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Further tax changes for UK Property

Posted on 12 Mar 2020 - The Budget 2020

There have been a number of changes over recent years for both Non-UK Resident and UK Resident property owners and landlords, and in the March 2020 Budget the chancellor has announced a further change together with confirmation of previous announcements.

Non-UK Residents Stamp Duty Land Tax (SDLT) surcharge

The change announced relates to a SDLT surcharge of 2% when Non-UK Residents purchase residential property in England and Northern Ireland.  This comes into force from 1 April 2021 and the change is said to have been introduced to help control house price inflation and to support UK residents to get onto and move up the housing ladder.

In addition to this there are a number of previously communicated changes set to come in from April 2020 which we provide a brief recap of as follows:

No more Lettings Relief

Previously if you let a residential property you have once lived in and decided to sell it, you could benefit from up to £40,000 lettings relief (£80,000 if joint owners and you both lived in the property) to reduce your taxable gain. This has been a valuable relief for many years, and is especially helpful to those couples who each had their own home, and then moved into one and rented the other.

However, from 6 April 2020 you will only be able to claim this relief if you are still living in the property at the time of letting. This could therefore have a significant impact on landlords who have banked on this relief reducing their CGT exposure. It is worth noting, there are no transition rules. Lettings relief doesn’t continue to be available for the period up to 6 April 2020, it is simply removed altogether and therefore many will argue this is a brutal withdrawal of this relief.

Reduction in Principal Private Residence Relief

In addition to the lettings relief change, previously the last 18 months of ownership of a property that is or has once been your main residence are always deemed to be exempt from capital gains tax, even if you did not live in the property during this time, and this is being reduced to 9 months at the same time.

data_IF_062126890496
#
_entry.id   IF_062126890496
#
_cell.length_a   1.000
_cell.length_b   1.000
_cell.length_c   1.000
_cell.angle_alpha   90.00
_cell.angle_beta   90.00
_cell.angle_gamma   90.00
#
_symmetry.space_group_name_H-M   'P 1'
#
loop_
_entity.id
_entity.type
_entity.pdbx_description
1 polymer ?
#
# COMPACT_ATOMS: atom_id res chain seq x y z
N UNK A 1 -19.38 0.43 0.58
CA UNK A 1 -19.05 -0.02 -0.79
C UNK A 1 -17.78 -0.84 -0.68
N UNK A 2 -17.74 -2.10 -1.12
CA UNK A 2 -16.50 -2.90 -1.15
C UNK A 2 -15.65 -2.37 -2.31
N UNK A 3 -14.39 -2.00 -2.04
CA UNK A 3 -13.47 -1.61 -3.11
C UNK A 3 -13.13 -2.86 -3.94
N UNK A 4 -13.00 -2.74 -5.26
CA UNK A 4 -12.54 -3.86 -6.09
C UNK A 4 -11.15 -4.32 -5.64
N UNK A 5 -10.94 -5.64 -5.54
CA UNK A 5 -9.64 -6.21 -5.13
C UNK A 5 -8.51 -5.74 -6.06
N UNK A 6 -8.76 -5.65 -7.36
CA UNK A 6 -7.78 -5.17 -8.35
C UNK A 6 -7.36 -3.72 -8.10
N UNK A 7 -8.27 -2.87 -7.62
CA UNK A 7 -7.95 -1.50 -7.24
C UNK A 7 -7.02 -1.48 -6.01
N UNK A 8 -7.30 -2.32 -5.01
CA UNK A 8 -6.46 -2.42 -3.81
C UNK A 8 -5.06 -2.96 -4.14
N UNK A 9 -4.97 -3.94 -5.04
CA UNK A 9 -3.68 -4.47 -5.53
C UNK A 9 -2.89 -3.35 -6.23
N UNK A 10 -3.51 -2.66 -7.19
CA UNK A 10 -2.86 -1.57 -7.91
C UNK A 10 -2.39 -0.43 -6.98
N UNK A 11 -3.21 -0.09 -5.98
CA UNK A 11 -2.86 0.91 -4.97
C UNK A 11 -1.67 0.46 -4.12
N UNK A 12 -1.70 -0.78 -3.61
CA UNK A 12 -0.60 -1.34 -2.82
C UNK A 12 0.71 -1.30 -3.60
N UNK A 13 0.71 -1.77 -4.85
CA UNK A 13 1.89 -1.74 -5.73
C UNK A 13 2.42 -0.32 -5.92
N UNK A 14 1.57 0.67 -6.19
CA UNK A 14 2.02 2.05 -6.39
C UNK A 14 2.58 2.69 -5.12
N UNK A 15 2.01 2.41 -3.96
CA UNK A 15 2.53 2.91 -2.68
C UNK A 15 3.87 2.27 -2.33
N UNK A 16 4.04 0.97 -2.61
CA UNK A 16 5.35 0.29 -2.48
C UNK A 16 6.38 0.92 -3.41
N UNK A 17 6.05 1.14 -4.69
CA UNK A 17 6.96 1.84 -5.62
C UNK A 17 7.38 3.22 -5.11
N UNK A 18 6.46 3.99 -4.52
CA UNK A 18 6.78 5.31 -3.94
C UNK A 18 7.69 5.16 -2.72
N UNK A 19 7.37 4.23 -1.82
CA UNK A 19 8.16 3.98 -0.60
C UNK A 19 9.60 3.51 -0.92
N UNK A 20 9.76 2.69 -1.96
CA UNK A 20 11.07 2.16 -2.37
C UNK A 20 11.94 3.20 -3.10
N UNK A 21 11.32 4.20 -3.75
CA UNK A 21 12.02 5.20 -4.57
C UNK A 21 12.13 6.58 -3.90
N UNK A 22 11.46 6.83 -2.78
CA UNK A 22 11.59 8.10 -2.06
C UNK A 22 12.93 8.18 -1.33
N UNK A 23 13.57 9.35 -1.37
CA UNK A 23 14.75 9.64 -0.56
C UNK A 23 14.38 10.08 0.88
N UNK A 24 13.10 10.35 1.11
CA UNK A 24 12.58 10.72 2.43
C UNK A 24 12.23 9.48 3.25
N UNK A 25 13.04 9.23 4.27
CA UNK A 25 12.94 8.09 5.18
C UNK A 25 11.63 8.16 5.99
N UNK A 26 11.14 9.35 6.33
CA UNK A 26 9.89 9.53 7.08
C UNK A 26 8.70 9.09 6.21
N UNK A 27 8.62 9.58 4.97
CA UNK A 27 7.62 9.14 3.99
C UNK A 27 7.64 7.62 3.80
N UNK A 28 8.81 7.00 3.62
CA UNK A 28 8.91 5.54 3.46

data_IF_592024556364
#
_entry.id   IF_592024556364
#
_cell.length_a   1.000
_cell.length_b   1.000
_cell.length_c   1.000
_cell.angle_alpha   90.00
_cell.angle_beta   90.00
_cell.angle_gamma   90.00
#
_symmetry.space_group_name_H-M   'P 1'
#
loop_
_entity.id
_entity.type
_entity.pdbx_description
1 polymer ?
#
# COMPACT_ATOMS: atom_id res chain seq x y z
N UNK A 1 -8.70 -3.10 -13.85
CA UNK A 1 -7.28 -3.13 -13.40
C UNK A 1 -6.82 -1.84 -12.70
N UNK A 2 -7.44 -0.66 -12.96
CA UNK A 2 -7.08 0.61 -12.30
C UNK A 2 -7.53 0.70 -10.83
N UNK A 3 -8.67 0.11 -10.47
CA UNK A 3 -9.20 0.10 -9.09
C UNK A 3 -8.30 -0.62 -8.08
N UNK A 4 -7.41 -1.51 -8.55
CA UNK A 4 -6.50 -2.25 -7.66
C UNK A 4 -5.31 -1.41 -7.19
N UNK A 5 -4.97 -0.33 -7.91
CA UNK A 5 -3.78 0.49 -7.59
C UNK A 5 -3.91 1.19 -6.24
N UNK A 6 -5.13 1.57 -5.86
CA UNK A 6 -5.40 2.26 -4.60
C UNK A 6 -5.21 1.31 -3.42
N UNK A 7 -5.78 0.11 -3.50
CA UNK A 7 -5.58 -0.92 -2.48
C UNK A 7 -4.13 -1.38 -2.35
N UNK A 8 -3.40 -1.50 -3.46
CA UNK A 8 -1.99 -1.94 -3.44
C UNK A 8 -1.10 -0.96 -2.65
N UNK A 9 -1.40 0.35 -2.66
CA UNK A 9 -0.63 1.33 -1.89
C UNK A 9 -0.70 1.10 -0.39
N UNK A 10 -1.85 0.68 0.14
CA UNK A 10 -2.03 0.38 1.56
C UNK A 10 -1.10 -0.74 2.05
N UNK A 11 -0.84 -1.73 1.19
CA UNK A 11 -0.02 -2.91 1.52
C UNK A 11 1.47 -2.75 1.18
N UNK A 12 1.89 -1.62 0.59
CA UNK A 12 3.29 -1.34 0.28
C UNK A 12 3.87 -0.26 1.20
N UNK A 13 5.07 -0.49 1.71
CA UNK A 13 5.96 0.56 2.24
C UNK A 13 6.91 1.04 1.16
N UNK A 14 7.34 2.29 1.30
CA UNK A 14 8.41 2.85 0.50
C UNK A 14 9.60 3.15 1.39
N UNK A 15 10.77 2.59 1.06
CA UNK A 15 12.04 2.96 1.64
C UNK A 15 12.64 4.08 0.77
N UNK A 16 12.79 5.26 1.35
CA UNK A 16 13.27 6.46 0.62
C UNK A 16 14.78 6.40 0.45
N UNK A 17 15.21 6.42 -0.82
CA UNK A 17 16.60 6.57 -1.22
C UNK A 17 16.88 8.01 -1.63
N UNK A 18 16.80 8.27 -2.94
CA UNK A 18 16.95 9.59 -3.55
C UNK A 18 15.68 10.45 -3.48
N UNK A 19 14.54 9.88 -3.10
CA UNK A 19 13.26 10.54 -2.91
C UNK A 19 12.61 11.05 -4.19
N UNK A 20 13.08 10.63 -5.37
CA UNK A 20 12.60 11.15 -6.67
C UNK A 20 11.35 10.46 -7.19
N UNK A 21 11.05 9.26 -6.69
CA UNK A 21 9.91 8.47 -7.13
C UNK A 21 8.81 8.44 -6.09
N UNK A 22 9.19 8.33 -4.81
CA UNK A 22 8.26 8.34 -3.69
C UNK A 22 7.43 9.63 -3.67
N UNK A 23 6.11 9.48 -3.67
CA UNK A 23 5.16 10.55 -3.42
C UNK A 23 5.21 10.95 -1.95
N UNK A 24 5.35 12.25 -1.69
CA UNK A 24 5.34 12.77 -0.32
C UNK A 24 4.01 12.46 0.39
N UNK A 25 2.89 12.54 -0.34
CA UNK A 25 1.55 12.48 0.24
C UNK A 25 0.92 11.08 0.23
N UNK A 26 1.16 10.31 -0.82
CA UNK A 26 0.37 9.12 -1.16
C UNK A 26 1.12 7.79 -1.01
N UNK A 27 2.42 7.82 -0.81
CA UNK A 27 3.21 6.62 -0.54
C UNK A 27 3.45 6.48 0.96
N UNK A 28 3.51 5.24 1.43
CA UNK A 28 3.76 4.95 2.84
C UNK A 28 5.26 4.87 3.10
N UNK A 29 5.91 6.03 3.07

UK properties carried on by non-UK resident companies

From 6 April 2020, non-UK resident companies that carry on a UK property rental business or have other UK property income will be liable to corporation tax 19%, rather than income tax 20%.

Unused income tax losses should be carried forward into the new corporation tax regime. Larger companies, however, may be affected by rules that restrict the use of brought forward losses and put a cap on the deduction of interest expense. Non-resident companies that are part of a group should be able to benefit from group relief from 6 April 2020.

30 Days to pay your Capital Gains Tax (CGT)

The government want to receive the tax on residential property sales much sooner and therefore from 6 April 2020, UK residents who dispose of UK residential property will need to pay CGT and submit a CGT return, within 30 days of completion of the sale.

Previously taxpayers had either 10 or 22 months to pay CGT, so this is a significant change and there will be penalties and interest charged for failure to comply with these rules.

Non-Residents already fall within this regime and from 6 April 2019 this was extended to apply to direct and indirect disposals of all UK land (whether or not a gain arises).

In addition, other rules linked to UK property remain in place:

Rent a Room Relief

If you rent out a room in your main home then there are separate rules which provide tax relief of up to £7,500.

3% SDLT surcharge

Individuals will usually have to pay 3% on top of the normal SDLT rates if buying a new residential property means they will own more than one property. For companies and Trusts the 3% surcharge applies on the purchase of the first property.

In summary

UK property owners continue to face change and they need to understand the impact of these changes on their personal position.  Whilst this summary highlights the key changes, it is not exhaustive and with tax the devil is always in the detail. The rules should therefore be explored in conjunction the individual’s circumstances and future goals.

If you are a UK property owner, now is the time to seek advice to understand how to structure your affairs in the future.

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